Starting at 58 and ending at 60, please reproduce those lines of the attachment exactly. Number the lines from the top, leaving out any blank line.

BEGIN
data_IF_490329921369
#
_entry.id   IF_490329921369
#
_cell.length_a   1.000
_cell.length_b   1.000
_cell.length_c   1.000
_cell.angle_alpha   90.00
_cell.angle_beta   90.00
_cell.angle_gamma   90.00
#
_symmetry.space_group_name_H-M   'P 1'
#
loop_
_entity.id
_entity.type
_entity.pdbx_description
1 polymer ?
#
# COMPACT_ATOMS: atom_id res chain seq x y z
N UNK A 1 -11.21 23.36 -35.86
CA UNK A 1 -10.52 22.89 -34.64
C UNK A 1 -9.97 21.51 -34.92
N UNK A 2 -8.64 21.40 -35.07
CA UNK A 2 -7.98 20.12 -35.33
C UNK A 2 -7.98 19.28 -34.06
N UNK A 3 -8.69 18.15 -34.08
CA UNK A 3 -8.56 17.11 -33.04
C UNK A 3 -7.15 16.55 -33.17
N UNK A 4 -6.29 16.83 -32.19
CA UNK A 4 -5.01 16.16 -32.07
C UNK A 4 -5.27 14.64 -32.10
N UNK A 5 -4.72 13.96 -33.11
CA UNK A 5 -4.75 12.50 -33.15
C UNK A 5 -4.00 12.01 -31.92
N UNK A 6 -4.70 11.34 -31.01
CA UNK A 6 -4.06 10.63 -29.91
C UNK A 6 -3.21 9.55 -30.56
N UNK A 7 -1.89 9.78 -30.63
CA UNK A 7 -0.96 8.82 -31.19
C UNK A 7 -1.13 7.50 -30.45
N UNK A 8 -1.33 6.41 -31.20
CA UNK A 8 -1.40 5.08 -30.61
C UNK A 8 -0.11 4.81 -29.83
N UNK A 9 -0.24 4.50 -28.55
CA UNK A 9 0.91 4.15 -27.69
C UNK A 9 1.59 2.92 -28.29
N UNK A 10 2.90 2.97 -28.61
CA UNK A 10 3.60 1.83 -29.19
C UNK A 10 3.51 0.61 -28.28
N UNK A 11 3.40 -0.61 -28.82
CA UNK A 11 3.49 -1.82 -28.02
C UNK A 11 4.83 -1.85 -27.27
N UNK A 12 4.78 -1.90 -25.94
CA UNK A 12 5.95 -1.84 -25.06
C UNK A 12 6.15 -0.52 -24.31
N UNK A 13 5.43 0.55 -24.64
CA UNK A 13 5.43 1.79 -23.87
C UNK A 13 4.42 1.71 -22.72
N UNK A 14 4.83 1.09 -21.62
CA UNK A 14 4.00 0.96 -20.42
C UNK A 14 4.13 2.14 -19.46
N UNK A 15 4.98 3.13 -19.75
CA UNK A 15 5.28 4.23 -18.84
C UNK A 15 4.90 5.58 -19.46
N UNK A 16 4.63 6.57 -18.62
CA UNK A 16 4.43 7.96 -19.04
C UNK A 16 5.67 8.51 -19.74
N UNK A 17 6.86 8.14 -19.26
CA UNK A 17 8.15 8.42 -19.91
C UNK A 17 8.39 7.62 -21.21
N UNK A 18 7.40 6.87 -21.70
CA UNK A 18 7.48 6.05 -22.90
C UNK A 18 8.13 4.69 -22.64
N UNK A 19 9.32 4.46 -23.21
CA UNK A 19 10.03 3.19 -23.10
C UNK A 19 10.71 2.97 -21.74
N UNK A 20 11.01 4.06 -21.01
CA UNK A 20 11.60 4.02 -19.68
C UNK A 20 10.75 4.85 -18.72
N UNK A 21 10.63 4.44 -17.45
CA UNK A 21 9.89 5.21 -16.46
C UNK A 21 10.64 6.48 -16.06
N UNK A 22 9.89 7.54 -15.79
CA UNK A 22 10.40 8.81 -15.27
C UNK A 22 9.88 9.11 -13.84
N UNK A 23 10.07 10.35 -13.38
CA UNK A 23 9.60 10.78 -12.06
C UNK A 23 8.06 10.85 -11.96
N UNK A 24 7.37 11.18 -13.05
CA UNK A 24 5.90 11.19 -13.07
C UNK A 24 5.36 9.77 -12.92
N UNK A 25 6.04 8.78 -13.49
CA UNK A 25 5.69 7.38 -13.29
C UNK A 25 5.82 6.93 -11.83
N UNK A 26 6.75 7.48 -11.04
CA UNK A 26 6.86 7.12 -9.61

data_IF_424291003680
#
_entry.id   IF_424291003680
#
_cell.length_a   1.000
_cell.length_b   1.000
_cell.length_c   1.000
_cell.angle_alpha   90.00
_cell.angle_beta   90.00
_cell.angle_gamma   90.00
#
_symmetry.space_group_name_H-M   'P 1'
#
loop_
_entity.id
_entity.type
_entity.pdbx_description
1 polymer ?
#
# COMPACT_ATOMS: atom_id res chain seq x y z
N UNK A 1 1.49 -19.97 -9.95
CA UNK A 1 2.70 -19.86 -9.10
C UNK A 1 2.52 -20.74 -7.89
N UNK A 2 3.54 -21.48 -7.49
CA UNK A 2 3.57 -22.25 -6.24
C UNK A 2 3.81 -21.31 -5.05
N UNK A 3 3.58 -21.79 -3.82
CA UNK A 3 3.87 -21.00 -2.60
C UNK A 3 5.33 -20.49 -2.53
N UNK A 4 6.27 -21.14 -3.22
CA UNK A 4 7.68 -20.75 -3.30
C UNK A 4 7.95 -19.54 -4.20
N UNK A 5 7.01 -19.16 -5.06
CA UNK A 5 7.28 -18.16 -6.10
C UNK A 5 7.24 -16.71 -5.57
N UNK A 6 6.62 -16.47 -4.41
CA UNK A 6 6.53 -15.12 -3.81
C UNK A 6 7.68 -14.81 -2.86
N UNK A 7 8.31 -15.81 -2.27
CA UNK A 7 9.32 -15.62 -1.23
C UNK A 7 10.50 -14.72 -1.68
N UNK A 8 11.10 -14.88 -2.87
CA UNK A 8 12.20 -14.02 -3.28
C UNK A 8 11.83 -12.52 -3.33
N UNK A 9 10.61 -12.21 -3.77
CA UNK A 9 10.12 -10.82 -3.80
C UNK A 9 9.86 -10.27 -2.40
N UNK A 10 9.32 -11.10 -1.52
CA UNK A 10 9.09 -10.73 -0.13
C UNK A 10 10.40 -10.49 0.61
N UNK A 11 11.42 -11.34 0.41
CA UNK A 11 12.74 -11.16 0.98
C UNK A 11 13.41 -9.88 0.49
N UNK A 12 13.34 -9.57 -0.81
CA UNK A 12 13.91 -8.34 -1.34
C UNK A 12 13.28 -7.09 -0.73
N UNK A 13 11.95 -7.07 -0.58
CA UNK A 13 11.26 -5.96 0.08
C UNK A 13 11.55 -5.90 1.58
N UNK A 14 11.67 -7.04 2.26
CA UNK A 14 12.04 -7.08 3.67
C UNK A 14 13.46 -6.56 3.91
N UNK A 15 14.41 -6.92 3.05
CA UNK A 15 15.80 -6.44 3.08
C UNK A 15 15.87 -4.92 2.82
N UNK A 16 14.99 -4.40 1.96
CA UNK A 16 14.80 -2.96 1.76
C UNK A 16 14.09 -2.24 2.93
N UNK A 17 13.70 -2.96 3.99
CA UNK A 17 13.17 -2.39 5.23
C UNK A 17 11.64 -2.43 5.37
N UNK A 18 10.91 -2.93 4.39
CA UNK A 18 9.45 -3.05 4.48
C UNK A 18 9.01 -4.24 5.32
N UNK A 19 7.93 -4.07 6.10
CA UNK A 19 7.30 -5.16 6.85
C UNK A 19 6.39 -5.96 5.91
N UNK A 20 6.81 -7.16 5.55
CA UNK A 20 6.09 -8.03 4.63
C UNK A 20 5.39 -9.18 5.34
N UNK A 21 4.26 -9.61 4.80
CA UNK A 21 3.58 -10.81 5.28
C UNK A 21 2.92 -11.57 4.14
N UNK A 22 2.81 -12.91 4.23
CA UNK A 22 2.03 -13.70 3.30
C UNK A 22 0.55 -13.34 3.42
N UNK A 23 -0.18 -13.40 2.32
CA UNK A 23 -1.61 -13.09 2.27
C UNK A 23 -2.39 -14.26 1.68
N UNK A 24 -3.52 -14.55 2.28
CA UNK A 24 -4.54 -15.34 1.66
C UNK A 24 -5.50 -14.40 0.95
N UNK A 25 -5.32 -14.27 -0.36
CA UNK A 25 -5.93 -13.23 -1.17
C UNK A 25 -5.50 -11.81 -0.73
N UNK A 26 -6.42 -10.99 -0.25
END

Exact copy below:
CA UNK A 13 5.43 1.79 -23.87
C UNK A 13 4.42 1.71 -22.72
N UNK A 14 4.83 1.09 -21.62